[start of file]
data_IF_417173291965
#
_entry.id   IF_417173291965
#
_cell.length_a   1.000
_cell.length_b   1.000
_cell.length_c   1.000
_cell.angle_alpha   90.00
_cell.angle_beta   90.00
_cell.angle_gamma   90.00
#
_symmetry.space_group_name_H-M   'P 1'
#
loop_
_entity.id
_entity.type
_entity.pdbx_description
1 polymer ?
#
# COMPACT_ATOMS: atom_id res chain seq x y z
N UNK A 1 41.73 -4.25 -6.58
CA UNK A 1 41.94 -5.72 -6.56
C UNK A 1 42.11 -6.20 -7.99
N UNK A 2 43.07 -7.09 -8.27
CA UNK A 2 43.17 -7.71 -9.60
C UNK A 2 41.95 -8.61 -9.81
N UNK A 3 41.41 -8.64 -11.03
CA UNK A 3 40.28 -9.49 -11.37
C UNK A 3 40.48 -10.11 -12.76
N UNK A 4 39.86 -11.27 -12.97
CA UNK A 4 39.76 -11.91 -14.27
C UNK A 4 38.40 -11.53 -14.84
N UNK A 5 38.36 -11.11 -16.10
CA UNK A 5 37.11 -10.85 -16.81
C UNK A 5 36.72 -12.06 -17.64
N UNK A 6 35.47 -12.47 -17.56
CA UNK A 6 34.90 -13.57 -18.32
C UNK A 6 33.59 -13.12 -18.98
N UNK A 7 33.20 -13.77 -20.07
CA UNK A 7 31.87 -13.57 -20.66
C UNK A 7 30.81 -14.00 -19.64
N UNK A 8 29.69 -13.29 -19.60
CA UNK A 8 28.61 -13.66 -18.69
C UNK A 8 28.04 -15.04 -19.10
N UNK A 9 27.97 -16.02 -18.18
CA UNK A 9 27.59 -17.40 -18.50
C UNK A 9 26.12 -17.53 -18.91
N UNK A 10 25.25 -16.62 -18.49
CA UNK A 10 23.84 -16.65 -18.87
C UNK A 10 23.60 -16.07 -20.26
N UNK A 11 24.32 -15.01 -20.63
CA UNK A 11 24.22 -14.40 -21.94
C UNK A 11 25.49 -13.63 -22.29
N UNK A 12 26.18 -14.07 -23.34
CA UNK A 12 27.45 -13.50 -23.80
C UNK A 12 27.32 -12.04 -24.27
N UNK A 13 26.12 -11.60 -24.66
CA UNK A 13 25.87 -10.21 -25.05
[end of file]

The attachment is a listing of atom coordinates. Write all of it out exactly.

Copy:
data_IF_417173291965
#
_entry.id   IF_417173291965
#
_cell.length_a   1.000
_cell.length_b   1.000
_cell.length_c   1.000
_cell.angle_alpha   90.00
_cell.angle_beta   90.00
_cell.angle_gamma   90.00
#
_symmetry.space_group_name_H-M   'P 1'
#
loop_
_entity.id
_entity.type
_entity.pdbx_description
1 polymer ?
#
# COMPACT_ATOMS: atom_id res chain seq x y z
N UNK A 1 41.73 -4.25 -6.58
CA UNK A 1 41.94 -5.72 -6.56
C UNK A 1 42.11 -6.20 -7.99
N UNK A 2 43.07 -7.09 -8.27
CA UNK A 2 43.17 -7.71 -9.60
C UNK A 2 41.95 -8.61 -9.81
N UNK A 3 41.41 -8.64 -11.03
CA UNK A 3 40.28 -9.49 -11.37
C UNK A 3 40.48 -10.11 -12.76
N UNK A 4 39.86 -11.27 -12.97
CA UNK A 4 39.76 -11.91 -14.27
C UNK A 4 38.40 -11.53 -14.84
N UNK A 5 38.36 -11.11 -16.10
CA UNK A 5 37.11 -10.85 -16.81
C UNK A 5 36.72 -12.06 -17.64
N UNK A 6 35.47 -12.47 -17.56
CA UNK A 6 34.90 -13.57 -18.32
C UNK A 6 33.59 -13.12 -18.98
N UNK A 7 33.20 -13.77 -20.07
CA UNK A 7 31.87 -13.57 -20.66
C UNK A 7 30.81 -14.00 -19.64
N UNK A 8 29.69 -13.29 -19.60
CA UNK A 8 28.61 -13.66 -18.69
C UNK A 8 28.04 -15.04 -19.10
N UNK A 9 27.97 -16.02 -18.18
CA UNK A 9 27.59 -17.40 -18.50
C UNK A 9 26.12 -17.53 -18.91
N UNK A 10 25.25 -16.62 -18.49
CA UNK A 10 23.84 -16.65 -18.87
C UNK A 10 23.60 -16.07 -20.26
N UNK A 11 24.32 -15.01 -20.63
CA UNK A 11 24.22 -14.40 -21.94
C UNK A 11 25.49 -13.63 -22.29
N UNK A 12 26.18 -14.07 -23.34
CA UNK A 12 27.45 -13.50 -23.80
C UNK A 12 27.32 -12.04 -24.27
N UNK A 13 26.12 -11.60 -24.66
CA UNK A 13 25.87 -10.21 -25.05